While examples of discursive overreach vis-à-vis recycling abound in contemporary Japan, the yawning gaps and slippages in Japanese circularity are most evident and striking in the official response to the Fukushima Daiichi radiation crisis, whose determined work crews and complex logistics drive an effort that has been every bit as much of a disaster, in the end, as the earthquake and tsunami that struck Tōhoku in 2011. The Japanese Ministry of the Environment and its partners have branded the Fukushima effort as ‘decontamination’; but as demonstrated below, their use of this term is highly misleading. Instead, I refer to the campaign as The Clear for two reasons. First, ‘clear’ (kuriā) is a term used by Japanese officials and others to declare completion of a project or attainment of a goal, even though its invocation is frequently based on arbitrary bureaucratic targets and massaging of data belied by conditions on the ground (literally, in this case). Next, those involved in the campaign were physically attempting to clear away the radioactive debris that had settled on a huge amount of territory; this was uneven terrain, including steep hillsides, forestland, and residential areas, that would make such a task exceedingly complex and difficult, if not impossible. By declaring ‘clear’ on 31 March 2017, Japanese officials were strongly suggesting that radiation had been cleared away, as it had been ‘on paper’ in ministry documents. Yet as demonstrated in the next section, irradiation of dirt, trees, streams, sandy littoral, and meadowlands is a maddeningly tenacious condition to attempt to reverse, and the rush to clear away Fukushima’s radiation (and burnish its sullied reputation) within a tight, arbitrary timeframe made this Herculean task even more difficult to achieve. By appropriating the terms of exalted recycling to transform these millions of tonnes of radioactive dirt into ‘resources’, the nuclear lobby arguably made promoting this task much easier and more palatable to Japanese communities.

It may be difficult to recall with the crippled Fukushima Daiichi leaking tonnes of radioactive water daily into erstwhile prime fishing grounds in the Pacific, but the conceit of recycling has long bolstered the nuclear sector. Ever since the vaunted promise of limitless energy via fission became destabilized by accumulations of radioactive waste from the 1970s, nuclear elites sought to marshal those parlous residues in a drive toward greater efficiency, as well as discursive control. High-level nuclear waste—usually spent fuel rods from reactors—entered elaborate conversion infrastructures, rationalized as ‘reprocessing’, to transform hazardous, depleted residues into puissant resources. Perhaps the most audacious of these initiatives involved Japanese plans hatched in the 1980s to transform plutonium—arguably the world’s most toxic and dangerous substance, with a half-life of 24,100 years—into the pole star of Japan’s nuclear energy production apparatus. Such a plutonium economy would use fast-breeder reactors to generate energy from the most hazardous nuclear wastes at a time when most nuclear nations were abandoning the technology as unpromising and/or too dangerous. Significantly, this fixation on plutonium developed out of Japan’s long self-perception as a resource-poor nation, a key driver of imperial Japan’s colonialist ambitions through World War II.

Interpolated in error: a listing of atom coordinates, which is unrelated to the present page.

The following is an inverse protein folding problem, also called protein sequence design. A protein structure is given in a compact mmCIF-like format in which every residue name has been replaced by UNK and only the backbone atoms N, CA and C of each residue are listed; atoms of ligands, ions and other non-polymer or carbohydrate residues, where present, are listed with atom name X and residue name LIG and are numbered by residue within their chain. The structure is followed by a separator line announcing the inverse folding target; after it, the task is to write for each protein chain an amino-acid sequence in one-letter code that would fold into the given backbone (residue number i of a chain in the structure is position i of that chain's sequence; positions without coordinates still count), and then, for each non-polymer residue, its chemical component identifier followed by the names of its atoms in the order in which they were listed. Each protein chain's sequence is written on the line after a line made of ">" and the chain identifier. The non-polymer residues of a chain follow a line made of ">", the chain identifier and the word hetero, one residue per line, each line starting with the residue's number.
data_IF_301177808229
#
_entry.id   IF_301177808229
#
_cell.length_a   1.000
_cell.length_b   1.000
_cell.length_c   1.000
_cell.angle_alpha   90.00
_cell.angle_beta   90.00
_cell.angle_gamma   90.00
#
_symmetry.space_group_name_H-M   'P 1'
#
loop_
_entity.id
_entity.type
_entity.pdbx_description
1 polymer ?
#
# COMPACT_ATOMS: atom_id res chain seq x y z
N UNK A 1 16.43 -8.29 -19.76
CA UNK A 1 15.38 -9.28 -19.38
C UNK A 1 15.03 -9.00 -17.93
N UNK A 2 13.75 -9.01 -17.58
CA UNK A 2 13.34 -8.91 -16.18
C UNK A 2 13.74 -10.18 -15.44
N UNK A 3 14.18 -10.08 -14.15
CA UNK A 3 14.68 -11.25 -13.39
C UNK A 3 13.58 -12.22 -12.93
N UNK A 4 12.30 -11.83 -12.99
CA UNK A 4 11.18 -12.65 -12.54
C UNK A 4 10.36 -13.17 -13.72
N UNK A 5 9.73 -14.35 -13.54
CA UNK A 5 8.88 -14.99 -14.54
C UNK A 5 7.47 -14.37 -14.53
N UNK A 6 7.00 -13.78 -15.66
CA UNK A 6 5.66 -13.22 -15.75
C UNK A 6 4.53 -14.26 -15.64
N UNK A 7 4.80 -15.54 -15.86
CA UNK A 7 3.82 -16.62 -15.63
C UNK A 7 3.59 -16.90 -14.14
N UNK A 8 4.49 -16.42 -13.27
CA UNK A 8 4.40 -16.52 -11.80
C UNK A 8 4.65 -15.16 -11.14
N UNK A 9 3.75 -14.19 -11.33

Japan’s idée fixe over a perceived scarcity of natural resources has had a profound influence on the nation’s development. The idea of Japan as a ‘small island nation, poor in resources’, or shigen shōkoku nippon, emerged as a powerful discourse from the early twentieth century through the Second World War.9 Japan’s 1960s nuclear policy developed directly out of muscular hydropower initiatives that spanned the trans-war period, where abundant energy resources were seen as critical to ensuring Japan would secure membership in the top rank of great nations.10 Japanese elites seized on nuclear energy as a strategic means to achieve energy independence—paradoxically, of course, while being the only nation to have suffered wartime fallout from nuclear weapons after the 1945 atomic bombings of Hiroshima and Nagasaki. As Japan developed through the 1980s into one of the world’s most pro-nuclear states,11 a powerful domestic nuclear lobby began to promote plutonium as a kind of thermodynamic elixir capable of bestowing the archipelago’s energy needs almost indefinitely. Lest this seem like casual hyperbole, consider an exhibit at the Aquatom museum complex, located near Japan’s showcase fast-breeder reactor, called Monju: ‘Japan is a poor country in natural resources … therefore Monju, a plutonium burning reactor, is necessary because plutonium can be used for thousands of years’.12